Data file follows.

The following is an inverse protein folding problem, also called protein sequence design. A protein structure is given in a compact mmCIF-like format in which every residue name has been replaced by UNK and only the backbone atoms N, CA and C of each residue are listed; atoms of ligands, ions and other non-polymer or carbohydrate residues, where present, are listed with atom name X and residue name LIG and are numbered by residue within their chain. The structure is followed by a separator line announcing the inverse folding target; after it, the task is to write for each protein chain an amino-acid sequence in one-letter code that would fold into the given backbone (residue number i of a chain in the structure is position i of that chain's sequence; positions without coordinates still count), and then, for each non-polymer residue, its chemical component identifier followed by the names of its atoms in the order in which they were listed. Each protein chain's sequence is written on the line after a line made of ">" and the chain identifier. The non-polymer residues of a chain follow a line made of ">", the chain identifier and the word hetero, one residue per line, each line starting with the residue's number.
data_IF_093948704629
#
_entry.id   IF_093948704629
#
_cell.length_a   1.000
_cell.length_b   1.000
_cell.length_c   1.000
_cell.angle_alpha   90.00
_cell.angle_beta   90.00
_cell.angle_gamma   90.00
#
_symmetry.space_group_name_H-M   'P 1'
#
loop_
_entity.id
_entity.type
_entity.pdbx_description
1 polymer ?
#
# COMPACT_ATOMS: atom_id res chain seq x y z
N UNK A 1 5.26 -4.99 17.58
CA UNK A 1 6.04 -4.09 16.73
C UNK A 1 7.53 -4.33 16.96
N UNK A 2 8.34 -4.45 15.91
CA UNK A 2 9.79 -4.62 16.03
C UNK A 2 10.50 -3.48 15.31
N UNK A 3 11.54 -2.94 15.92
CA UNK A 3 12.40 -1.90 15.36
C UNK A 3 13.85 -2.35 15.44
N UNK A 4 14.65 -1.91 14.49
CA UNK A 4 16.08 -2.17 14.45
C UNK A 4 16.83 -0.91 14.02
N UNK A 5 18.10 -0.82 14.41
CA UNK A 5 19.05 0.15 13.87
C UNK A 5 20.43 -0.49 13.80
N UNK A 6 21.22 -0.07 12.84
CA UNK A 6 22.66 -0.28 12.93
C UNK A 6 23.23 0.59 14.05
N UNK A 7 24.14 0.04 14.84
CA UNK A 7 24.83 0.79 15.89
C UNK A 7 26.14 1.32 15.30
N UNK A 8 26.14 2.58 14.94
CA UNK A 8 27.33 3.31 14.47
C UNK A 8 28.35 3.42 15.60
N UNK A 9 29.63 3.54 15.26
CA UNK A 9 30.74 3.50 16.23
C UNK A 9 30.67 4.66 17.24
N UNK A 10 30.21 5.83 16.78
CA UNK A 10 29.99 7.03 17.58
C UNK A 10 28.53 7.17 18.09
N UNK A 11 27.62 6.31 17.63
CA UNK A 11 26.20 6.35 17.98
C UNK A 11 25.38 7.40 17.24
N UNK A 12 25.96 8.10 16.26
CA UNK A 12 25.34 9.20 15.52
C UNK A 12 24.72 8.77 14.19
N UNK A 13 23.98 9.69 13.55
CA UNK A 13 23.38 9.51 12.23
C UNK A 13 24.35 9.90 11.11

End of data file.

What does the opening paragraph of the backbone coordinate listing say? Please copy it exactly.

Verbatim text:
The following is an inverse protein folding problem, also called protein sequence design. A protein structure is given in a compact mmCIF-like format in which every residue name has been replaced by UNK and only the backbone atoms N, CA and C of each residue are listed; atoms of ligands, ions and other non-polymer or carbohydrate residues, where present, are listed with atom name X and residue name LIG and are numbered by residue within their chain. The structure is followed by a separator line announcing the inverse folding target; after it, the task is to write for each protein chain an amino-acid sequence in one-letter code that would fold into the given backbone (residue number i of a chain in the structure is position i of that chain's sequence; positions without coordinates still count), and then, for each non-polymer residue, its chemical component identifier followed by the names of its atoms in the order in which they were listed. Each protein chain's sequence is written on the line after a line made of ">" and the chain identifier. The non-polymer residues of a chain follow a line made of ">", the chain identifier and the word hetero, one residue per line, each line starting with the residue's number.